The story behind Murder on a Summer’s Day

The story behind Murder on a Summer’s Day

Murder on a Summer's Day2

A Maharajah on the Moors, a priceless jewel, an inexplicable murder

To celebrate US publication of Murder on a Summer’s Day and the New York Post’s choice of the book as a “must read”, here is the story behind the novel …

The idea for Murder on a Summer’s Day struck me with the force of a falling tree, a family tree to be precise. A good friend told me about researching her ancestors: generations of Yorkshire folk. One day someone new cropped up, a third cousin twice removed: Stella Mudge. Granddaughter of Ilkley farmers, daughter of a circus performer, Stella was brought up in the Earl of Ellesmere, Bethnal Green. Having studied French, painting, music and ballet, she joined Jack Hulbert and Cecily Courtneidge’s chorus line. When the company travelled to Paris, Stella did too, even though she was under age. From there it was a crisp Chassé to the Folies Bergere. A young Indian maharajah spotted her, and that was that.

I have changed the names. As far as I know, no dancer called Lydia and no Prince Narayan really did visit Bolton Abbey in August, 1924 and stay at the Cavendish Arms. But if you read the story I hope you will believe every word, as I do. Narayan goes deer stalking, and fails to return. Kate Shackleton takes a telephone call from her cousin James, a civil servant in the India Office. Within a couple of hours, Kate is on the scene, investigating first a disappearance and then a murder.

While real life doesn’t have to make sense, fiction does and there is always a moment when what needs to be looked into becomes dauntingly clear. Writing about Bolton Abbey involved learning something about the estate’s owner.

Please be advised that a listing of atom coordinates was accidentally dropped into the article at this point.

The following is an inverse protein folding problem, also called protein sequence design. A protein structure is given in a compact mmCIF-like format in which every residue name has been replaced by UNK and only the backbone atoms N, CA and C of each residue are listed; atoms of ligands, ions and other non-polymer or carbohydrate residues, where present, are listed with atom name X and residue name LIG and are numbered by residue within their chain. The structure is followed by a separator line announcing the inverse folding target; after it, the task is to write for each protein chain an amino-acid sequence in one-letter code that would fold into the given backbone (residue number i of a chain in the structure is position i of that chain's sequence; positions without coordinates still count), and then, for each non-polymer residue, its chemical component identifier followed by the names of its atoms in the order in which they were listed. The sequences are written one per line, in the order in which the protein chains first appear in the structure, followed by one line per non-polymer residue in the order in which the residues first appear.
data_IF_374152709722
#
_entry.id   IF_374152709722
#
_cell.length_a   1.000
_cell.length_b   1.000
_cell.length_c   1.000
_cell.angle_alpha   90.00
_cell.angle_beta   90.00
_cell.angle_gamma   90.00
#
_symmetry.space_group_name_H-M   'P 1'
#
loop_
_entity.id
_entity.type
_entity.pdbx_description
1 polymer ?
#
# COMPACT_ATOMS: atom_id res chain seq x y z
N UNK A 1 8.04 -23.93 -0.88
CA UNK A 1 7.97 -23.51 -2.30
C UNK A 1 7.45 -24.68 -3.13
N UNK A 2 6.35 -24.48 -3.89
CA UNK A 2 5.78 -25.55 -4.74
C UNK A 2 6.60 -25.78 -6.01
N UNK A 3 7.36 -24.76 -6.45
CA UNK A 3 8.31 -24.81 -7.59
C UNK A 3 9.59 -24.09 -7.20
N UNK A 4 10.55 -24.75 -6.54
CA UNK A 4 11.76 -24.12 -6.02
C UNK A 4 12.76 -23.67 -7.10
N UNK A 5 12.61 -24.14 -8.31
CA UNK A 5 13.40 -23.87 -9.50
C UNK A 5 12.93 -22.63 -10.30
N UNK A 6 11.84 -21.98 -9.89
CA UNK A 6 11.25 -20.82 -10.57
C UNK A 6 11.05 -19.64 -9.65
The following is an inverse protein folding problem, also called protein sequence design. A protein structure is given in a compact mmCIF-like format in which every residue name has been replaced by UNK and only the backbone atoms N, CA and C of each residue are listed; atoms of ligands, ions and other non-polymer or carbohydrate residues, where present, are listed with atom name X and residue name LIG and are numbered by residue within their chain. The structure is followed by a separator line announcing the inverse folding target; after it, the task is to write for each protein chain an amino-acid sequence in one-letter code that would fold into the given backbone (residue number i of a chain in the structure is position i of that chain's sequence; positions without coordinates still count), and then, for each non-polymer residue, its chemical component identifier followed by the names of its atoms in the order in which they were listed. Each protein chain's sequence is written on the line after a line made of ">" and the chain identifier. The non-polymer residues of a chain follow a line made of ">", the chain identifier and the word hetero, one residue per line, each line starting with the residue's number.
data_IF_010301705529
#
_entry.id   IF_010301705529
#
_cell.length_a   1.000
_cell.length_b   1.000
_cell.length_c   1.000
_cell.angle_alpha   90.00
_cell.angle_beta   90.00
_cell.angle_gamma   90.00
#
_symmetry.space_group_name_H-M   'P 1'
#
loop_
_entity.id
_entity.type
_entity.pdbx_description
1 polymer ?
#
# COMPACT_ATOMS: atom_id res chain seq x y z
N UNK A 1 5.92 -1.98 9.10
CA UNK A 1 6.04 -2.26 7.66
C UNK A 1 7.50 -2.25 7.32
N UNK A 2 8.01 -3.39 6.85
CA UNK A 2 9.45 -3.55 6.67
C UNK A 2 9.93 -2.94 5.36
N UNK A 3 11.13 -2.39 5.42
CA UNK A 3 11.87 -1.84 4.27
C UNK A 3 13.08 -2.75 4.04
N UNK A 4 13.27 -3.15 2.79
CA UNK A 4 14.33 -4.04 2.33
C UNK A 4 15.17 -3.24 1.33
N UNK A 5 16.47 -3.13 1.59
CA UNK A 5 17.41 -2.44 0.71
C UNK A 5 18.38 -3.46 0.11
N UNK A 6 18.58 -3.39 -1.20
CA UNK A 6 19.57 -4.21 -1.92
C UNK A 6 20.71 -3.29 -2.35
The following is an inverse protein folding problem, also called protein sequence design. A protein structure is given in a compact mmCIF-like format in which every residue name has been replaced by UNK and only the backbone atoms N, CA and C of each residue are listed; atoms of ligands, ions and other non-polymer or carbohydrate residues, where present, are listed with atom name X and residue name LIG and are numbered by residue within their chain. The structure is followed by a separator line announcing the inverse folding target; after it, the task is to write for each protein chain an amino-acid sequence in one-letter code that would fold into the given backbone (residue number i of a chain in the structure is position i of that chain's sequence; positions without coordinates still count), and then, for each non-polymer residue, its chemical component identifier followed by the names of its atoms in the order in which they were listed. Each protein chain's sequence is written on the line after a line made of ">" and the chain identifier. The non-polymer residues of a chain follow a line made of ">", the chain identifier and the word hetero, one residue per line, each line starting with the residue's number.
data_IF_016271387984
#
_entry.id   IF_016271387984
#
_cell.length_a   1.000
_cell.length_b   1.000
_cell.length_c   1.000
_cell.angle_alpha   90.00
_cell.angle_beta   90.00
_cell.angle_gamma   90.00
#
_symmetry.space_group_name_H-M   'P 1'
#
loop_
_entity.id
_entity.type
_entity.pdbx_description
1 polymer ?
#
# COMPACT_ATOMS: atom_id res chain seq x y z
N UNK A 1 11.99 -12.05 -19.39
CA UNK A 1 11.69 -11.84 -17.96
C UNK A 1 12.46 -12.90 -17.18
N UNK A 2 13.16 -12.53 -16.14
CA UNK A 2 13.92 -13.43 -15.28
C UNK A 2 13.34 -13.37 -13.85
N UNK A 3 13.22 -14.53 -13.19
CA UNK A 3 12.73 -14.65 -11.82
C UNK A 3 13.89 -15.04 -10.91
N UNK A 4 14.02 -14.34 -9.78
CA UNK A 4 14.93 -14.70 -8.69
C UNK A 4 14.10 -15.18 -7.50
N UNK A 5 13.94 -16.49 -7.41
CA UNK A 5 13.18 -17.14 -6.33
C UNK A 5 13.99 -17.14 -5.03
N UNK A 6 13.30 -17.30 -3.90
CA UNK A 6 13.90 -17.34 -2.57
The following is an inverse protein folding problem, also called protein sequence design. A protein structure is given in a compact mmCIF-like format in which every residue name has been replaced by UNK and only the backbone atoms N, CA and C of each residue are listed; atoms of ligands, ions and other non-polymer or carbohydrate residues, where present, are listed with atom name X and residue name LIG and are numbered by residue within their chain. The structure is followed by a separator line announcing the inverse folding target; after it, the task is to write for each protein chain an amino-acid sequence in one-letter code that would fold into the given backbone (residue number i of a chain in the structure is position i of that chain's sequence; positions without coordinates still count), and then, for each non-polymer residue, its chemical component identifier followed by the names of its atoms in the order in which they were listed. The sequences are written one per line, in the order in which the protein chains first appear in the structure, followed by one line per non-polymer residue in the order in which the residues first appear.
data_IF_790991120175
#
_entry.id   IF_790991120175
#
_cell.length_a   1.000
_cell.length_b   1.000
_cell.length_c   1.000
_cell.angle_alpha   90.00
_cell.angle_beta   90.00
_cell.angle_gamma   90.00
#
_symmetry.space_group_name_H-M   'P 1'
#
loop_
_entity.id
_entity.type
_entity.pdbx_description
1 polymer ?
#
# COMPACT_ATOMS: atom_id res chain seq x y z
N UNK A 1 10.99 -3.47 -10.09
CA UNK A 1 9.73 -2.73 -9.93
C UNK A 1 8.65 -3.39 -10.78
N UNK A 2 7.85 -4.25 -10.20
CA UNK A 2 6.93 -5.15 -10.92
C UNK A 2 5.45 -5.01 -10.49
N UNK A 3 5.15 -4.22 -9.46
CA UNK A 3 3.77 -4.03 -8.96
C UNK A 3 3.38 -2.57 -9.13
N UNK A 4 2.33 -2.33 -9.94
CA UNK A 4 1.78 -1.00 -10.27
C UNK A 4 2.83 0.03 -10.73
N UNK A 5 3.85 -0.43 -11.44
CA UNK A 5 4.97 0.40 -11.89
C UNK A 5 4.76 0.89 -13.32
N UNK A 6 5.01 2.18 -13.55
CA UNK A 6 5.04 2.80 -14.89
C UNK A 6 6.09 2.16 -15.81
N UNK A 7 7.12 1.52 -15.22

The Ninth Duke of Devonshire, Victor Cavendish, did not spend an awful lot of time at his Bolton Abbey estate, except during the grouse shooting season. Why would he when family property included Chatsworth House, Hardwick Hall, Holker Hall, Londesborough Hall, Lismore Castle in County Waterford, Chiswick House and 2 Carlton House Gardens. He was Colonial Secretary at the time Narayan went missing. It would be his duty to take a personal interest when an Indian prince disappeared from his patch. Consequently, he has a walk on part.

The Cavendish family made their money from the dissolution of the monasteries, from timely deaths and propitious marriages. Bolton Abbey is the name of the village and the area surrounding the ruined priory that, for me, is the dominant image of the place.

This is an area, a beauty spot, which teems with stories and legends. Now here is one more, that of the prince and the dancer who drove a white Rolls Royce along narrow country lanes, blissfully ignorant of what fate held in store.

This article first appeared on Martin Edwards’ blog Do You Write Under Your Own Name?

 

 

 

 

3 comments

    1. Her real name was Stella Mudge. Coralie Younger writes about her in ‘Wicked Women of the Raj’. She and the Maharajah of Jaipur eventually married. He built a palace for her and she amassed great wealth. There was a television programme about her some years ago, after her death. Her family knew that there was great wealth stashed in Swiss banks but it was never found. The Maharajah’s widow, Gayatra Devi, wrote her own story “A Princess Remembers – the Memoirs of the Maharani of Jaipur”. Unsurprisingly, Stella does not merit a mention in the Maharani’s memoir.

    2. Am enjoying this book, but can you say why Kate refers to Bolton Abbey as being in the North Riding? Surely it is in the West Riding.

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